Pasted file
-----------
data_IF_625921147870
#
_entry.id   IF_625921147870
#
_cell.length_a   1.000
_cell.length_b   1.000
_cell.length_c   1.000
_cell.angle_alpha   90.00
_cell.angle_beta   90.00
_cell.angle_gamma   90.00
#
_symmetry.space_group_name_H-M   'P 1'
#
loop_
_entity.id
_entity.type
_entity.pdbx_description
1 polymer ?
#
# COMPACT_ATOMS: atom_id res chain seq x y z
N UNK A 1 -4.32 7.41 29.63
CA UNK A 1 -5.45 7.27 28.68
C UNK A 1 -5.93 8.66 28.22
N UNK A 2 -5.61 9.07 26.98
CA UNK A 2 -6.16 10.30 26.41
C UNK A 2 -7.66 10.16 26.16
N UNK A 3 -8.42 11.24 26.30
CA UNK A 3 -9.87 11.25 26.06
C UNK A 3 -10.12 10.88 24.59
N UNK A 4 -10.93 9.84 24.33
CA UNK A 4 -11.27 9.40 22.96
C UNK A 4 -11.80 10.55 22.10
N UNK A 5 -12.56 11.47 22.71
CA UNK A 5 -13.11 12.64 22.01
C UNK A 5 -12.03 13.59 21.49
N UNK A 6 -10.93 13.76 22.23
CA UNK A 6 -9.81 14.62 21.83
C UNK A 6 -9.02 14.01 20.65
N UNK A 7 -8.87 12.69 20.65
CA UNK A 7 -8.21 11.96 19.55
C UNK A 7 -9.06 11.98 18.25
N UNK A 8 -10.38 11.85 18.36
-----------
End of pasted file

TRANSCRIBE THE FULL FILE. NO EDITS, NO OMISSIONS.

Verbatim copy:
data_IF_625921147870
#
_entry.id   IF_625921147870
#
_cell.length_a   1.000
_cell.length_b   1.000
_cell.length_c   1.000
_cell.angle_alpha   90.00
_cell.angle_beta   90.00
_cell.angle_gamma   90.00
#
_symmetry.space_group_name_H-M   'P 1'
#
loop_
_entity.id
_entity.type
_entity.pdbx_description
1 polymer ?
#
# COMPACT_ATOMS: atom_id res chain seq x y z
N UNK A 1 -4.32 7.41 29.63
CA UNK A 1 -5.45 7.27 28.68
C UNK A 1 -5.93 8.66 28.22
N UNK A 2 -5.61 9.07 26.98
CA UNK A 2 -6.16 10.30 26.41
C UNK A 2 -7.66 10.16 26.16
N UNK A 3 -8.42 11.24 26.30
CA UNK A 3 -9.87 11.25 26.06
C UNK A 3 -10.12 10.88 24.59
N UNK A 4 -10.93 9.84 24.33
CA UNK A 4 -11.27 9.40 22.96
C UNK A 4 -11.80 10.55 22.10
N UNK A 5 -12.56 11.47 22.71
CA UNK A 5 -13.11 12.64 22.01
C UNK A 5 -12.03 13.59 21.49
N UNK A 6 -10.93 13.76 22.23
CA UNK A 6 -9.81 14.62 21.83
C UNK A 6 -9.02 14.01 20.65
N UNK A 7 -8.87 12.69 20.65
CA UNK A 7 -8.21 11.96 19.55
C UNK A 7 -9.06 11.98 18.25
N UNK A 8 -10.38 11.85 18.36